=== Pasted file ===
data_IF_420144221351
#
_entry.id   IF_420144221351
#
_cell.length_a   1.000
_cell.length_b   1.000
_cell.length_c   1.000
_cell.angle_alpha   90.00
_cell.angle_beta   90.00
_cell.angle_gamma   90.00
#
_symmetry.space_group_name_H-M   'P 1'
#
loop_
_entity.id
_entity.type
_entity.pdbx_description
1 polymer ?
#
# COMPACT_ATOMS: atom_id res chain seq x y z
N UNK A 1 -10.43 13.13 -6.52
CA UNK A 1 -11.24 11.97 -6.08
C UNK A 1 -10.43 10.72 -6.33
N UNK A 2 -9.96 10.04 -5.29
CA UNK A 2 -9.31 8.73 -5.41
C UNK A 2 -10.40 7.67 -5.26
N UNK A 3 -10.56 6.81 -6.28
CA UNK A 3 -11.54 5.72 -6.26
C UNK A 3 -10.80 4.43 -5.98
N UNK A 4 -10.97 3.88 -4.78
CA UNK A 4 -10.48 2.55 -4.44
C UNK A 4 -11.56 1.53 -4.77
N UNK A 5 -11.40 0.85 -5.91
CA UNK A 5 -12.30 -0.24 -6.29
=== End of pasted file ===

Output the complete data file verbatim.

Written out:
data_IF_420144221351
#
_entry.id   IF_420144221351
#
_cell.length_a   1.000
_cell.length_b   1.000
_cell.length_c   1.000
_cell.angle_alpha   90.00
_cell.angle_beta   90.00
_cell.angle_gamma   90.00
#
_symmetry.space_group_name_H-M   'P 1'
#
loop_
_entity.id
_entity.type
_entity.pdbx_description
1 polymer ?
#
# COMPACT_ATOMS: atom_id res chain seq x y z
N UNK A 1 -10.43 13.13 -6.52
CA UNK A 1 -11.24 11.97 -6.08
C UNK A 1 -10.43 10.72 -6.33
N UNK A 2 -9.96 10.04 -5.29
CA UNK A 2 -9.31 8.73 -5.41
C UNK A 2 -10.40 7.67 -5.26
N UNK A 3 -10.56 6.81 -6.28
CA UNK A 3 -11.54 5.72 -6.26
C UNK A 3 -10.80 4.43 -5.98
N UNK A 4 -10.97 3.88 -4.78
CA UNK A 4 -10.48 2.55 -4.44
C UNK A 4 -11.56 1.53 -4.77
N UNK A 5 -11.40 0.85 -5.91
CA UNK A 5 -12.30 -0.24 -6.29